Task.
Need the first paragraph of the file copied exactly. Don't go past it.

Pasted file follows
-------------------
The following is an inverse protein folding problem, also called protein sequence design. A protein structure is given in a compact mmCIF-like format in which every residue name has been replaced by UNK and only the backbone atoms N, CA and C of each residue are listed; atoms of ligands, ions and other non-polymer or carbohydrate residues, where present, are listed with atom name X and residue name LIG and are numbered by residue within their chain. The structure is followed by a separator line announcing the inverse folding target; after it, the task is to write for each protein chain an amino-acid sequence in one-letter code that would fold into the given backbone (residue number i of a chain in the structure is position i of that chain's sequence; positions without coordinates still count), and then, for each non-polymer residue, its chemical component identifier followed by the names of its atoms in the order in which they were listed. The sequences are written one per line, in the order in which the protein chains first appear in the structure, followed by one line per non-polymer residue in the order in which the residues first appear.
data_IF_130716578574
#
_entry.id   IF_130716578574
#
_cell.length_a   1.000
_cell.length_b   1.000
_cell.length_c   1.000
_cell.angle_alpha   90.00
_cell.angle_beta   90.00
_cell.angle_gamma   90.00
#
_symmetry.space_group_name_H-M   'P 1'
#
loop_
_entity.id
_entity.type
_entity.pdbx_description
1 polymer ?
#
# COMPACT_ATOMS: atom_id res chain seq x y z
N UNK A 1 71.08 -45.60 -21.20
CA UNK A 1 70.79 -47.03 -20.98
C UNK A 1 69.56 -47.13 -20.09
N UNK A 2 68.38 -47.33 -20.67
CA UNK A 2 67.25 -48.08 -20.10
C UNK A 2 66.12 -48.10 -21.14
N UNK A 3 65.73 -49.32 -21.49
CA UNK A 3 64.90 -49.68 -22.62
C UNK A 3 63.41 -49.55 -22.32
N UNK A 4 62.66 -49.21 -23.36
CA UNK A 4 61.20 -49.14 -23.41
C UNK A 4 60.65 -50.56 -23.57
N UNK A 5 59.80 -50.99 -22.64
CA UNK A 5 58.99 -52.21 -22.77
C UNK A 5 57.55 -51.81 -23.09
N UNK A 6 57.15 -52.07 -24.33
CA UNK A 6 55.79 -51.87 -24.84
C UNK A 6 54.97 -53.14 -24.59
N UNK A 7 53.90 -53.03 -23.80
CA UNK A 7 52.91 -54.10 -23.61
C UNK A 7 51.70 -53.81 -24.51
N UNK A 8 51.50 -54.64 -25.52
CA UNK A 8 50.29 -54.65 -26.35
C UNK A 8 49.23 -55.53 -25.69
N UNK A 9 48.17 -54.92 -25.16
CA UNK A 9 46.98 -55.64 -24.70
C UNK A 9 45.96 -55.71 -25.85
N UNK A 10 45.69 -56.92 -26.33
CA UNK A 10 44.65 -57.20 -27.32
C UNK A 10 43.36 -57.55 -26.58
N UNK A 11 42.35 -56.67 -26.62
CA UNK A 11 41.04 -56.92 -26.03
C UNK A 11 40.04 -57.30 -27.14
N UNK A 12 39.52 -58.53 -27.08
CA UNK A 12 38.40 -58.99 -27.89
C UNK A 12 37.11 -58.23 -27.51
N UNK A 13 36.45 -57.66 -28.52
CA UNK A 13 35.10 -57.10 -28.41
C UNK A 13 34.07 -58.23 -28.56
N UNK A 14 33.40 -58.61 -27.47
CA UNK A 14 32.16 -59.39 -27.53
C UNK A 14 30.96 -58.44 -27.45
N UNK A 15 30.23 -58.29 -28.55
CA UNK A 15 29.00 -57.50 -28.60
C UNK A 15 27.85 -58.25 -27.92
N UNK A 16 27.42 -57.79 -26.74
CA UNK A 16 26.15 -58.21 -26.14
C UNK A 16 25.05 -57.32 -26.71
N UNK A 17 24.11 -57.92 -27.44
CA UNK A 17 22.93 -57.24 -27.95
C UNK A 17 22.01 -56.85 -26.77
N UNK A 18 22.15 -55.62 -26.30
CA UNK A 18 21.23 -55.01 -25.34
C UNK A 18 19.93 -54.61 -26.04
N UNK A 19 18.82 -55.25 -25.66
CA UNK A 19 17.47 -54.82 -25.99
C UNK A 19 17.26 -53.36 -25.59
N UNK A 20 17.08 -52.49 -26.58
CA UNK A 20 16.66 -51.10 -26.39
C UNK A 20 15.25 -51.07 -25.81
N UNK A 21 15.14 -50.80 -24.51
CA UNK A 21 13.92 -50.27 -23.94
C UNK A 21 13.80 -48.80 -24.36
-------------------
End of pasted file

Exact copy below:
The following is an inverse protein folding problem, also called protein sequence design. A protein structure is given in a compact mmCIF-like format in which every residue name has been replaced by UNK and only the backbone atoms N, CA and C of each residue are listed; atoms of ligands, ions and other non-polymer or carbohydrate residues, where present, are listed with atom name X and residue name LIG and are numbered by residue within their chain. The structure is followed by a separator line announcing the inverse folding target; after it, the task is to write for each protein chain an amino-acid sequence in one-letter code that would fold into the given backbone (residue number i of a chain in the structure is position i of that chain's sequence; positions without coordinates still count), and then, for each non-polymer residue, its chemical component identifier followed by the names of its atoms in the order in which they were listed. The sequences are written one per line, in the order in which the protein chains first appear in the structure, followed by one line per non-polymer residue in the order in which the residues first appear.